27. [27]Molly Jong-Fast, “Sarah Palin Could Be a Harbinger,” Atlantic, September 8, 2022, https://newsletters.theatlantic.com/wait-what/6319112fda4cea0020f70f7c/sarah-palin-alaska-congressional-race-trumpism/
  28. [28]Molly Jong-Fast, “Sarah Palin Could Be a Harbinger,” Atlantic, September 8, 2022, https://newsletters.theatlantic.com/wait-what/6319112fda4cea0020f70f7c/sarah-palin-alaska-congressional-race-trumpism/
  29. [29]Molly Jong-Fast, “Sarah Palin Could Be a Harbinger,” Atlantic, September 8, 2022, https://newsletters.theatlantic.com/wait-what/6319112fda4cea0020f70f7c/sarah-palin-alaska-congressional-race-trumpism/
  30. [30]Molly Jong-Fast, “Sarah Palin Could Be a Harbinger,” Atlantic, September 8, 2022, https://newsletters.theatlantic.com/wait-what/6319112fda4cea0020f70f7c/sarah-palin-alaska-congressional-race-trumpism/
  31. [31]David Benfell, “Barack Obama asks, ‘Why is it that the folks that won the last election are so mad all the time?’” Not Housebroken, November 4, 2018, https://disunitedstates.org/2018/11/04/barack-obama-asks-why-is-it-that-the-folks-that-won-the-last-election-are-so-mad-all-the-time/
  32. [32]Molly Jong-Fast, “Sarah Palin Could Be a Harbinger,” Atlantic, September 8, 2022, https://newsletters.theatlantic.com/wait-what/6319112fda4cea0020f70f7c/sarah-palin-alaska-congressional-race-trumpism/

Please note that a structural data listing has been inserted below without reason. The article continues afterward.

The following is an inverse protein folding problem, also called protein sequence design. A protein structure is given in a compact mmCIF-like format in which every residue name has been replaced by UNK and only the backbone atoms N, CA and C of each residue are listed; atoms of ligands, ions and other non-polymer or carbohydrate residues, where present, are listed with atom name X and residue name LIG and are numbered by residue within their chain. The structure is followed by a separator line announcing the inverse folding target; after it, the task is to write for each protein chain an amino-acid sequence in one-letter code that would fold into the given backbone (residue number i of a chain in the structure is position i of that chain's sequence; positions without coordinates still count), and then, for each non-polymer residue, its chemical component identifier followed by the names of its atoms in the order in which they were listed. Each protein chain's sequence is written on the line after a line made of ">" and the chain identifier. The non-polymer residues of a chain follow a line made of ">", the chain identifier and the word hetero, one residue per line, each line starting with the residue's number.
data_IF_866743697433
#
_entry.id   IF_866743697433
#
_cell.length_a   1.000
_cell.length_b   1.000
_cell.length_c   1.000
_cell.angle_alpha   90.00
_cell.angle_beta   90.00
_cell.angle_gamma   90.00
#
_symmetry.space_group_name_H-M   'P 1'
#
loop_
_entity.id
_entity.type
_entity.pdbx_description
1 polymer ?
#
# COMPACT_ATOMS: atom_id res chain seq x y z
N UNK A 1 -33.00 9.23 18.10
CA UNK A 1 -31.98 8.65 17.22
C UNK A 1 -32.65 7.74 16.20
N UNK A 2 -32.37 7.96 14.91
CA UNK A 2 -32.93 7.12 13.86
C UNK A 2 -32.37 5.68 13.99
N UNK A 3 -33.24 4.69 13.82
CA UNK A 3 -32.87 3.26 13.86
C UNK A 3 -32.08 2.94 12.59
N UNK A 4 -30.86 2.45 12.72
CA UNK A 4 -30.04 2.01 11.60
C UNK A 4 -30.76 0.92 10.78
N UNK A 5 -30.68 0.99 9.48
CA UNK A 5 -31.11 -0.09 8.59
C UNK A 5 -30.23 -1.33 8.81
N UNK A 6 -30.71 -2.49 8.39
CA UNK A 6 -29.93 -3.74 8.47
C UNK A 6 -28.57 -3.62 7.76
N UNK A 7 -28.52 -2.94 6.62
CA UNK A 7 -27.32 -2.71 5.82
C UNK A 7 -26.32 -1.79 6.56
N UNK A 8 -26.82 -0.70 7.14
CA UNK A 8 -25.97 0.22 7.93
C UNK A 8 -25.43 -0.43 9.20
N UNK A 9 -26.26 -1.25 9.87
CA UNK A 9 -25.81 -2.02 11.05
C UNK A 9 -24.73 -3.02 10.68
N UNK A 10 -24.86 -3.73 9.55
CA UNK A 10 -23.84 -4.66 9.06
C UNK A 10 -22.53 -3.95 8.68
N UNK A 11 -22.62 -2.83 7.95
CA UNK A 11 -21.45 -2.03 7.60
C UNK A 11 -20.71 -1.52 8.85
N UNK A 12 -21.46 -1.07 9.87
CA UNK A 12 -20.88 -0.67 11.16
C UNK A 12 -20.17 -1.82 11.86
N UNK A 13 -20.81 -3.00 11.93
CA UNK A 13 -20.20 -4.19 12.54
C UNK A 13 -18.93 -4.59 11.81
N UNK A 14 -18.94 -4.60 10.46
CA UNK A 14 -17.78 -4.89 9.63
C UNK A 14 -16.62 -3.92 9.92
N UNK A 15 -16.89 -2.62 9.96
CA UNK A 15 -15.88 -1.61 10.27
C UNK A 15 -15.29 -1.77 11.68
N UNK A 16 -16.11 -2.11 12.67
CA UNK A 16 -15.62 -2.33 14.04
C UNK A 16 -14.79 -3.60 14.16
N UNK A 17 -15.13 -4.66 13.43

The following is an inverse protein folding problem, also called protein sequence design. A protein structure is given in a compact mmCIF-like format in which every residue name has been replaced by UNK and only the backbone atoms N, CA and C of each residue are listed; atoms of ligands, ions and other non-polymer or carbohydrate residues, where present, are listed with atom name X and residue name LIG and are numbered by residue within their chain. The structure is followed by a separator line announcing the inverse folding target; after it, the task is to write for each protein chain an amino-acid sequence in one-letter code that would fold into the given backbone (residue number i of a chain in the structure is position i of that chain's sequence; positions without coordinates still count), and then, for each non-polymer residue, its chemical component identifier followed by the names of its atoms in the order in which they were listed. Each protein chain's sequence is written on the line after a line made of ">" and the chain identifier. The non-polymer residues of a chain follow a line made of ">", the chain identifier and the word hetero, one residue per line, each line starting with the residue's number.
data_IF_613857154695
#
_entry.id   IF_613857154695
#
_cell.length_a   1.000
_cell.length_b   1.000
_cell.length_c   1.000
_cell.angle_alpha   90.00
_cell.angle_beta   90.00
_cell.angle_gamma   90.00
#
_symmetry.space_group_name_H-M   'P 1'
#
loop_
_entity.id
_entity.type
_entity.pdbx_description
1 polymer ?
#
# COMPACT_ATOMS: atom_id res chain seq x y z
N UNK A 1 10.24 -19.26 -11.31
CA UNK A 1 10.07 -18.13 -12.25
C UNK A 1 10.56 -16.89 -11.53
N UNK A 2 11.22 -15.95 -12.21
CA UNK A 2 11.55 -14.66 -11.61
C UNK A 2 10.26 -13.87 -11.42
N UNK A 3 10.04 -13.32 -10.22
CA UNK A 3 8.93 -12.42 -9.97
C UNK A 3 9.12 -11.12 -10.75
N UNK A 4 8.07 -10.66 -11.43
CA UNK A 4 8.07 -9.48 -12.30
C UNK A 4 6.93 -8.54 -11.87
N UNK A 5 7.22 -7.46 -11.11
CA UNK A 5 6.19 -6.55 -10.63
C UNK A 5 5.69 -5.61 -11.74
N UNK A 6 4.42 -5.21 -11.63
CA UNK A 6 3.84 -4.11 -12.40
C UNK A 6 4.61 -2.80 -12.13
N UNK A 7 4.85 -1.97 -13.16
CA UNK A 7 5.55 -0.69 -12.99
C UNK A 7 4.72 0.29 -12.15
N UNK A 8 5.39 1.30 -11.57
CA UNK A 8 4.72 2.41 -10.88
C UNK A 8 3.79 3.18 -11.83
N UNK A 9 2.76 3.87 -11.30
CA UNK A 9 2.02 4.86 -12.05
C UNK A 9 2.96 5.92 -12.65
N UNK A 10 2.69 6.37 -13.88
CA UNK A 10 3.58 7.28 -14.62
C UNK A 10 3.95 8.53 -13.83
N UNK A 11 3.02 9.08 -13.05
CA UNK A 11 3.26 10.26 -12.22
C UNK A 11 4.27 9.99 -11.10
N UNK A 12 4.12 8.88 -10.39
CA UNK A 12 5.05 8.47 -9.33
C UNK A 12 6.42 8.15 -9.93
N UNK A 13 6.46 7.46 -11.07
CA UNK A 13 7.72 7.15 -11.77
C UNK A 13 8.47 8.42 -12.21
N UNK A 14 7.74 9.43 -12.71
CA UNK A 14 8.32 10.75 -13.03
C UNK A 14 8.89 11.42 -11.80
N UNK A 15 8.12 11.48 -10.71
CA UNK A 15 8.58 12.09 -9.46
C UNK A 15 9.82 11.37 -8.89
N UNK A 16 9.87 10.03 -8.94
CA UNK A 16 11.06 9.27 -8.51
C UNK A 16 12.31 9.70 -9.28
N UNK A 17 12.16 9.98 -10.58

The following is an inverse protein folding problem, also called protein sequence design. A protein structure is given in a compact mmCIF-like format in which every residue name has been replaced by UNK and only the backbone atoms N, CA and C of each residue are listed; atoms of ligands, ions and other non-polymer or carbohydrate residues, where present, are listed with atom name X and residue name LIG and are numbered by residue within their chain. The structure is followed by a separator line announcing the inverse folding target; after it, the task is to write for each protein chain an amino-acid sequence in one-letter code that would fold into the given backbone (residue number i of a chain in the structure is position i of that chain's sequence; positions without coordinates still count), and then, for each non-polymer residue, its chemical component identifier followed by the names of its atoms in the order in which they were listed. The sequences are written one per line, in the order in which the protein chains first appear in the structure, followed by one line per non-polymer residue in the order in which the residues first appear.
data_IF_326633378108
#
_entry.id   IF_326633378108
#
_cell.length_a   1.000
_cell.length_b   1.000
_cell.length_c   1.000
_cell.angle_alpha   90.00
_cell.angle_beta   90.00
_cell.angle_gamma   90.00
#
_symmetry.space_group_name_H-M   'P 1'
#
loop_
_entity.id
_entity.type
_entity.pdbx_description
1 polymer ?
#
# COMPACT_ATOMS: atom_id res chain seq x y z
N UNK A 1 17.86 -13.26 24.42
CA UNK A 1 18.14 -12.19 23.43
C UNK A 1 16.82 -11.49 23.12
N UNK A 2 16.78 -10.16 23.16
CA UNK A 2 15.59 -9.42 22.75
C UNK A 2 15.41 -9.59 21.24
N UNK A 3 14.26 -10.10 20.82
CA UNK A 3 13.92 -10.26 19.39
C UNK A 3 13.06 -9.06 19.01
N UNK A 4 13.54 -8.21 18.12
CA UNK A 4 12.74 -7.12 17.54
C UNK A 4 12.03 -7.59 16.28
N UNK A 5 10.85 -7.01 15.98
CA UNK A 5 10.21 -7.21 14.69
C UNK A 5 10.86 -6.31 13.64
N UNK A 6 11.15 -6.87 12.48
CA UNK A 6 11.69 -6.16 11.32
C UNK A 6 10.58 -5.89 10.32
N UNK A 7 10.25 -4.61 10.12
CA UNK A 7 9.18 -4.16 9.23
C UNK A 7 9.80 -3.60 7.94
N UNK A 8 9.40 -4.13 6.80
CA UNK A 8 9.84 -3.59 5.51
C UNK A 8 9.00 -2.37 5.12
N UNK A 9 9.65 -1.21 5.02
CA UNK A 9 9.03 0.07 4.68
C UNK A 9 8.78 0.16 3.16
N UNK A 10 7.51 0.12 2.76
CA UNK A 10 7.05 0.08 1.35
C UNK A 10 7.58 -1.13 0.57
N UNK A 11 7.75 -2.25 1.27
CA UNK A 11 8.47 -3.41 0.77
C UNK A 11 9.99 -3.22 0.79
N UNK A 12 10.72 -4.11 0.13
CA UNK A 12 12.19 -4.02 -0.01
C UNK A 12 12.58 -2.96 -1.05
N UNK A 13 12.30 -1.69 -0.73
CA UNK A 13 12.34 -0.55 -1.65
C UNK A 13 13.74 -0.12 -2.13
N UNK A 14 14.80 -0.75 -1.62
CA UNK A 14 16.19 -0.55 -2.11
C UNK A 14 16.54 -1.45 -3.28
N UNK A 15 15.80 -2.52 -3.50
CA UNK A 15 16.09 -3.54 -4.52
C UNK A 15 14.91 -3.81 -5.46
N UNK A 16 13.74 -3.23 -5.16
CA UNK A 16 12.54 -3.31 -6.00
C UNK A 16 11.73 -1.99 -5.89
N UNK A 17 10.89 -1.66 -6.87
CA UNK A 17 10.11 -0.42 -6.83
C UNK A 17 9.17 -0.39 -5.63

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Anderson et al., “What We Do and Don’t Know About the FBI’s Mar-a-Lago Search,” Lawfare, August 9, 2022, https://www.lawfareblog.com/what-we-do-and-dont-know-about-fbis-mar-lago-search; Isaac Arnsdorf et al., “Trump is rushing to hire seasoned lawyers — but he keeps hearing ‘No,’” Washington Post, August 16, 2022, https://www.washingtonpost.com/national-security/2022/08/16/trump-lawyers-fbi-raid/; Devlin Barrett, “Justice Dept. says Trump team may have hidden, moved classified papers,” Washington Post, August 31, 2022, https://www.washingtonpost.com/national-security/2022/08/31/trump-documents-removed-storage-room/; Devlin Barrett et al., “Mar-a-Lago search appears focused on whether Trump, aides withheld items,” Washington Post, August 9, 2022, https://www.washingtonpost.com/national-security/2022/08/09/trump-fbi-search-mar-a-lago/; Devlin Barrett et al., “FBI searched Trump’s home to look for nuclear documents and other items, sources say,” Washington Post, August 11, 2022, https://www.washingtonpost.com/national-security/2022/08/11/garland-trump-mar-a-lago/; Devlin Barrett and Josh Dawsey, “Agents at Trump’s Mar-a-Lago seized 11 sets of classified documents, court filing shows,” Washington Post, August 12, 2022, https://www.washingtonpost.com/national-security/2022/08/12/trump-warrant-release/; Devlin Barrett and Perry Stein, “Mar-a-Lago affidavit says many witnesses interviewed, 184 classified files returned in January,” Washington Post, August 26, 2022, https://www.washingtonpost.com/national-security/2022/08/26/trump-affidavit-released/; Josh Dawsey et al., “FBI’s Mar-a-Lago search followed months of resistance, delay by Trump,” Washington Post, August 23, 2022, https://www.washingtonpost.com/national-security/2022/08/23/trump-records-mar-a-lago-fbi/; Josh Dawsey and Jacqueline Alemany, “Archives asked for records in 2021 after Trump lawyer agreed they should be returned, email says,” Washington Post, August 24, 2022, https://www.washingtonpost.com/national-security/2022/08/24/trump-records-archives-2021/; Igor Derysh, “‘Lawyers are giggling’: Legal experts scratch their heads at Trump’s ‘very strange’ new DOJ lawsuit,” Salon, August 23, 2022, https://www.salon.com/2022/08/23/lawyers-are-giggling-legal-experts-scratch-their-heads-at-trumps-very-strange-new-doj/; Alex Leary, Aruna Viswanatha, and Sadie Gurman, “FBI Recovered Eleven Sets of Classified Documents in Trump Search, Inventory Shows,” Washington Post, August 12, 2022, https://www.wsj.com/articles/fbi-recovered-eleven-sets-of-classified-documents-in-trump-search-inventory-shows-11660324501; Renato Mariotti, “Espionage Isn’t the Strongest Case Against Trump. 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